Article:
By looking at the same cell in response to two rounds of DNA damage we showed that the p53 pathway does not reset after the response to the first stimulus, even when most of the damage is repaired. This indicates that the decision to activate a p53 pulse is affected by previous exposure to damage. In addition, the probability to show a second pulse was higher in cells that also had a pulse in response to the first stimulus suggesting that the decision whether to activate p53 in response to low amounts of DSBs is not entirely stochastic, but is likely affected by the internal state of individual cells. Although our analysis of the three cellular processes most likely to affect the sensitivity of the p53 network (rate of DNA repair, cell cycle phase and initial levels of p53) did not reveal a major influence, there are other factors that may contribute to setting individual thresholds for p53 activation. Such factors might include the expression of key proteins that regulate p53, such as the negative regulator Mdm2. The stimulus provided by DSBs may not be sufficient to initiate a p53 pulse in cells that express high levels of Mdm2. Interestingly, it was recently reported that tumor growth factor β (TGFβ) signaling attenuates the p53-mediated stress response
. Other signaling pathways may interact with p53 as well. Using our experimental system, it would now be feasible to alter the signal state of cells systematically and determine the sensitivity of the p53 response.
Our analyses showed that some cells do not activate p53 even at high levels of DNA damage. One possibility for this observation is that the induction of p53 in response to DSBs is highly deregulated in cancer cells. It will be important to determine if normal, non-transformed cells are more uniform in their p53 response and show activation of p53 at a low number of DSBs. Similar investigations carried out in multiple tumor cell lines will enable an understanding of their potential to uniformly induce p53 in response to DNA damage and will provide insights into their sensitivity to radiation and chemotherapeutic treatments.
In this work we looked at the relationship between DSB and p53 induction, and the variation between cells, in an unperturbed system. One question that arises from our study is whether this relationship can be altered when DNA repair is inhibited. This is especially important as major pharmaceutical companies have begun significant projects attempting to inhibit specific proteins in DNA repair pathways, with the goal of using DNA repair inhibitors in combination with DNA-damaging treatments to prevent repair and trigger death or cell cycle arrest. The same question can be asked in the opposite direction – how does perturbation of p53 dynamics affect the rate of repair? Recent studies from our group and others have shown that the dynamical behavior of p53 encodes critical cell-fate decisions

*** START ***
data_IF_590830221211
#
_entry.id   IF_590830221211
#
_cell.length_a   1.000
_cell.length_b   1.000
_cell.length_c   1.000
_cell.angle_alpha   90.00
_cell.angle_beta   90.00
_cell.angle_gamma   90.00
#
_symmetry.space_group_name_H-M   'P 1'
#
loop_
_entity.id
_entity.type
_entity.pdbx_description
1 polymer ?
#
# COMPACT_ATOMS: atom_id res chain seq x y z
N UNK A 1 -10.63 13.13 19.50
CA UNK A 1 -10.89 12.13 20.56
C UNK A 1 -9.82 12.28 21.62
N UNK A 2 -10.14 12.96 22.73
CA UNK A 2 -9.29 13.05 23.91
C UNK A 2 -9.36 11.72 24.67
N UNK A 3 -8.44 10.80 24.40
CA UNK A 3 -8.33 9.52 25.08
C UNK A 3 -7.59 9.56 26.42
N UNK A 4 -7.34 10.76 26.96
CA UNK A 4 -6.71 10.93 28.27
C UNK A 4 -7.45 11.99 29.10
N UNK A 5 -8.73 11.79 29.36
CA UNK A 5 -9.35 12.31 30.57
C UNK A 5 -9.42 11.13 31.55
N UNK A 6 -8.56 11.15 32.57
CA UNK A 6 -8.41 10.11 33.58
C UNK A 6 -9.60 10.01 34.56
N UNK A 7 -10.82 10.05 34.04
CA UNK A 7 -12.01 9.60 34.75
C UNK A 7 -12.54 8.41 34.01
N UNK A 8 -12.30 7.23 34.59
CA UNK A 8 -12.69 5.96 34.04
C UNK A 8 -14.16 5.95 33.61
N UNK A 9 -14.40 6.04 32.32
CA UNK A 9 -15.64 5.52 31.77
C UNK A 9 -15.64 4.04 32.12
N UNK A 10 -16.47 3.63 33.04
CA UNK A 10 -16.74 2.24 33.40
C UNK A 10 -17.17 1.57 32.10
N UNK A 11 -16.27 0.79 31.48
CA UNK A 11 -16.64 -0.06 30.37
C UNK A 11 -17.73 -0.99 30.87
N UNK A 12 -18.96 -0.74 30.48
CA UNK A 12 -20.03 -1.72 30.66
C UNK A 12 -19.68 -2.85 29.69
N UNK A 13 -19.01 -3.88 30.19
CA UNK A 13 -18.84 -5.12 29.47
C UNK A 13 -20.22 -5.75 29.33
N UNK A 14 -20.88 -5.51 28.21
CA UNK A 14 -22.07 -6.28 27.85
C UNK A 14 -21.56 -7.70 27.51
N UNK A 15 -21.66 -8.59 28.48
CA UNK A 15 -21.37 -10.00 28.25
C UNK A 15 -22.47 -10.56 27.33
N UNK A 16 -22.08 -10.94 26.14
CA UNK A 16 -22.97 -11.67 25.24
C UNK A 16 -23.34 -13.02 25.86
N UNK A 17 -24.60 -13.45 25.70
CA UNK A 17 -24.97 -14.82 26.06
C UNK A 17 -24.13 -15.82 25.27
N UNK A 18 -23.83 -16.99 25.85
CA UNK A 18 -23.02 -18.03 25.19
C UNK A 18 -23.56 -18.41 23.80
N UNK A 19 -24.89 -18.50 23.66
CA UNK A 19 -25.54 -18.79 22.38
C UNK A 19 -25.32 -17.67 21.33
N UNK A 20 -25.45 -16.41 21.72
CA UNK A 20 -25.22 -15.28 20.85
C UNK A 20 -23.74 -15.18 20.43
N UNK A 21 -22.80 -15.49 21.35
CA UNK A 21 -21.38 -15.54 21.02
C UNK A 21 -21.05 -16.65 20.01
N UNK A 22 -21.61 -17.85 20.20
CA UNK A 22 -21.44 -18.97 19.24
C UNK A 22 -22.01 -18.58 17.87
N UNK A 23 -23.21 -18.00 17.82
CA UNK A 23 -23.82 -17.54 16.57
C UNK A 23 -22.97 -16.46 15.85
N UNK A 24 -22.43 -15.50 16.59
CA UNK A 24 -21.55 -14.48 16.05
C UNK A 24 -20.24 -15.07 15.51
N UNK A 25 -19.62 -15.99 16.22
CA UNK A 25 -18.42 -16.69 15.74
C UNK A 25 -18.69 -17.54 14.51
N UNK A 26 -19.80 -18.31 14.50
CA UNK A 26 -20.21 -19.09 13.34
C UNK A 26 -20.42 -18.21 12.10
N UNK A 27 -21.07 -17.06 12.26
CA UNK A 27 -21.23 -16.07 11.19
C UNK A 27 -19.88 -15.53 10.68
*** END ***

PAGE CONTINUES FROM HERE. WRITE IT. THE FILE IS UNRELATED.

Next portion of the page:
[23, 39]; hence, understanding how perturbations of p53 and key repair proteins will provide new and important insights for the treatment of tumors with different genetic profiles and repair deficiencies.
In this study we combined a reporter for DSBs with a fluorescent reporter for p53 and quantified the level of damage and the dynamics of p53 in the same, living cell. We found a linear correlation between the number of DSBs and the probability for activating a p53 pulse; more DSBs increase the probability that a cell will have a p53 pulse. However, there was no distinct threshold of damage for inducing a p53 response. By re-damaging cells we showed that the decision to activate p53 is not entirely stochastic but is determined by both previous exposure to DNA damage and additional internal cell-specific factors. However, cell cycle phase, the initial levels of p53 and the rate of repair are not major determinants of this decision. The use of fluorescent reporters to quantify DNA damage and p53 levels in live cells now presents powerful tools for providing an integrated quantitative understanding of their complex interrelationships in normal and cancerous cells.
Human breast cancer epithelial MCF7 and A549 cells were grown in RPMI 1640 medium supplemented with 10% fetal calf serum, 100 U/mL penicillin, 100 μg/mL streptomycin and 250 ng/mL fungizone (Gemini Bio-Products, West Sacramento, CA, USA). RPE1-hTERT cells were grown in (D)MEM/F12 medium supplemented with 10% fetal calf serum, penicillin, streptomycin and fungizone. When required, the medium was supplemented with selective antibiotics (400 μg/mL G418, 5 μg/mL blasticidin, 50 μg/mL hygromycin). When indicated, medium was replaced with fresh medium supplemented with neocarzinostatin (National Cancer Institute, Bethesda, MD, USA) or with the DNA-PK inhibitor NU7026 (used at 10 μM, Sigma-Aldrich, St. Louis, MO, USA) during experiments. Irradiation treatments were carried out in a 60Co irradiator. Cell cycle distributions were analyzed by DAPI staining.
Cell line construction
The original pCMV-EGFP-53BP1 construct was kindly provided by Prof. Yasuhisa Adachi (Jullien et al.